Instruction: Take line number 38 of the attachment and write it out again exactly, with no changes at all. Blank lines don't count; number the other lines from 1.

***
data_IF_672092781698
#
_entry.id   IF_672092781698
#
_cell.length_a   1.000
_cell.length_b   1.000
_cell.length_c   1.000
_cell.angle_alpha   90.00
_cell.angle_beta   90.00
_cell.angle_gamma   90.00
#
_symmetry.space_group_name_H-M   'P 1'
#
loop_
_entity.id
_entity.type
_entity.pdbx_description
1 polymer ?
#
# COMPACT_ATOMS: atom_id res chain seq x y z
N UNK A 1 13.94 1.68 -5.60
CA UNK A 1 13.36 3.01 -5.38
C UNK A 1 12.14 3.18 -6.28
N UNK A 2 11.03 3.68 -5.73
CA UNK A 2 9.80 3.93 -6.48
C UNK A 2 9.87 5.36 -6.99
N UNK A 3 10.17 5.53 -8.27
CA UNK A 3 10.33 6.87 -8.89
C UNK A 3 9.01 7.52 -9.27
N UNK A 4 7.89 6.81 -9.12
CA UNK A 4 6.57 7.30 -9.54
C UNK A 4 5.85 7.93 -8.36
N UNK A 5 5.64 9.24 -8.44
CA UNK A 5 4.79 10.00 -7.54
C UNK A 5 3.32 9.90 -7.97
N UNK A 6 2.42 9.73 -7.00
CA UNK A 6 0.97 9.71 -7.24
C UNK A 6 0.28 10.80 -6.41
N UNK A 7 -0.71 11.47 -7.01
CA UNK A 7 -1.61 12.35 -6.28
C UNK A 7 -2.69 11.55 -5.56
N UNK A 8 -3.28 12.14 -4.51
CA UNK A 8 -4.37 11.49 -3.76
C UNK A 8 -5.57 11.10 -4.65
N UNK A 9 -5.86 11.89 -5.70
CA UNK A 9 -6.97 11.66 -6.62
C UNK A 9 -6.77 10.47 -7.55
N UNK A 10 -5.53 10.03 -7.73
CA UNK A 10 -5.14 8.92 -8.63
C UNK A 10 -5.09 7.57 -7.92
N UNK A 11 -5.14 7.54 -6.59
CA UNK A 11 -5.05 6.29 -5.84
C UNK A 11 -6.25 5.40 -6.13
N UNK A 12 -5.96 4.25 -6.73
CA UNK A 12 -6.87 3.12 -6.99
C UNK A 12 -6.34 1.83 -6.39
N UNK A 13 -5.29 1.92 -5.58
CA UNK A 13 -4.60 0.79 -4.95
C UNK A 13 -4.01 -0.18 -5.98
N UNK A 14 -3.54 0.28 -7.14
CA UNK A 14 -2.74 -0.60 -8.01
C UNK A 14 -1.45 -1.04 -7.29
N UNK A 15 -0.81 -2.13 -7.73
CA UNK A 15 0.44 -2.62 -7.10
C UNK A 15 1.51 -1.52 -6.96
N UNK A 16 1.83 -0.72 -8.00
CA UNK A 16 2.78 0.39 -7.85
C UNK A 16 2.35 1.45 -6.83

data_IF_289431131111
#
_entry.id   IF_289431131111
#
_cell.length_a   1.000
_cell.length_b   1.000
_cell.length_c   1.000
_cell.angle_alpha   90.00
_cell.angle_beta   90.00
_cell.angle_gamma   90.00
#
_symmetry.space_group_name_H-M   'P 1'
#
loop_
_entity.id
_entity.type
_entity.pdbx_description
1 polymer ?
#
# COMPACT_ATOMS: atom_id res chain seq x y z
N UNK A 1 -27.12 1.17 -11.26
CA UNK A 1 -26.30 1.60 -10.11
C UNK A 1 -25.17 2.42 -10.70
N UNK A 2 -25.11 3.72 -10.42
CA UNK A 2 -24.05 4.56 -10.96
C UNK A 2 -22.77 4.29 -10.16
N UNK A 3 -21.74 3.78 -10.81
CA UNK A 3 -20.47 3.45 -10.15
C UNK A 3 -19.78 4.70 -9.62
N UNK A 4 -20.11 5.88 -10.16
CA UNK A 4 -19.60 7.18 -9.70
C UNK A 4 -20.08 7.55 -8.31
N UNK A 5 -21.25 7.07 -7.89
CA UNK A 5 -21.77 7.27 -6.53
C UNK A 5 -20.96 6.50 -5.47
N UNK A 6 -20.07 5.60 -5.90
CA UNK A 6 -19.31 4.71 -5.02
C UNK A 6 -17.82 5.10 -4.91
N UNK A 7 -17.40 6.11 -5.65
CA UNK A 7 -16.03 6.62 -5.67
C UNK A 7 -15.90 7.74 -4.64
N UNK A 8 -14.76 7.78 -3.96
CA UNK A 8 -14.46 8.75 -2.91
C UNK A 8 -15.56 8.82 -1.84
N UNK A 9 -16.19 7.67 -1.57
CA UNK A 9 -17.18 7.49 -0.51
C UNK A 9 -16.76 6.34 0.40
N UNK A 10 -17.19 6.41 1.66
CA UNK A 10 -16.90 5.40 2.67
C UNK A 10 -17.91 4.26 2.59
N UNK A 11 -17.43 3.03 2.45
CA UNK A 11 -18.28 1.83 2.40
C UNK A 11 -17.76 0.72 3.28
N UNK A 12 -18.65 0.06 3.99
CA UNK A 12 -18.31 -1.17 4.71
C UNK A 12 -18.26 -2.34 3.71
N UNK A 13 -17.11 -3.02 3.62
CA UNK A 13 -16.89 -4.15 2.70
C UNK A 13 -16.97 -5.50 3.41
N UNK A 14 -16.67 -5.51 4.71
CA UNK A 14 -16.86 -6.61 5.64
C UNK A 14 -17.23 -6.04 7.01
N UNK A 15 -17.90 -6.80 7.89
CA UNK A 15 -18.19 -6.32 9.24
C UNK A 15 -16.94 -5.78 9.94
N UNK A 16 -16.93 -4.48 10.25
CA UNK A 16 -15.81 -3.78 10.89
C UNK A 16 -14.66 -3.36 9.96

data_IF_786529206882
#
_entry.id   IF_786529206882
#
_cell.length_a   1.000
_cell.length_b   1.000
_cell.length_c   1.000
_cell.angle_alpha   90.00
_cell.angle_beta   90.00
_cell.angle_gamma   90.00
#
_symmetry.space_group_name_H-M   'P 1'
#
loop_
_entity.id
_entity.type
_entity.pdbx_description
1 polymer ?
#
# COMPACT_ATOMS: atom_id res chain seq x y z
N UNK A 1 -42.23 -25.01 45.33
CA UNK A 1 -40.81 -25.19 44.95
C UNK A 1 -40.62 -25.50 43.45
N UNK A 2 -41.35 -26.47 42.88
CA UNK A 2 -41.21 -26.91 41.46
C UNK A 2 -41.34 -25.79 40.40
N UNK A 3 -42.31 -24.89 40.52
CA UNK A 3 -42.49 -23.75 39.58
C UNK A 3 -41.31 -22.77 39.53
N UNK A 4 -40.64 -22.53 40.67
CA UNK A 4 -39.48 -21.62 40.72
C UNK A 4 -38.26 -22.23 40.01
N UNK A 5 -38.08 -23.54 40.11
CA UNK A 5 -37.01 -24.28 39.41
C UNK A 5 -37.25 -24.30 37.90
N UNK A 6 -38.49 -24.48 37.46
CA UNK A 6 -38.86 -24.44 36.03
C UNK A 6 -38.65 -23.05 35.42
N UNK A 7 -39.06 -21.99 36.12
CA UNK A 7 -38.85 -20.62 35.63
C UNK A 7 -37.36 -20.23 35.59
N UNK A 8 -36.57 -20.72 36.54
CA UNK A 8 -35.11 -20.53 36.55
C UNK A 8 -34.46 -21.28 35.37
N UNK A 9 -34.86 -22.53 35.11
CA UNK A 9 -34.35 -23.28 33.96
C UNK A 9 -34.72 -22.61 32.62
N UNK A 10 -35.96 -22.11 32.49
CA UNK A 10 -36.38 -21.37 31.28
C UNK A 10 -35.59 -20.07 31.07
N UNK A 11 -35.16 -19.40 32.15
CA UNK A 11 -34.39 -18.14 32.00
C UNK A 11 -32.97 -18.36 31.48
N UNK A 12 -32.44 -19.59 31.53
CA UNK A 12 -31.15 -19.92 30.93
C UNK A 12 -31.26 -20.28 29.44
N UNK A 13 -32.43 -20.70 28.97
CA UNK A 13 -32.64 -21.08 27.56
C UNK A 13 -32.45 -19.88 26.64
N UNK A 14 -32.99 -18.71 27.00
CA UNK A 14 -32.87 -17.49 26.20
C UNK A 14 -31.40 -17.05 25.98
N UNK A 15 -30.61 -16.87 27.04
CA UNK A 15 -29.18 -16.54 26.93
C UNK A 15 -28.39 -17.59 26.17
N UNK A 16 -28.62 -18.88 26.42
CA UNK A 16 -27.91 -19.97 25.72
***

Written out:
C UNK A 6 0.28 10.80 -6.41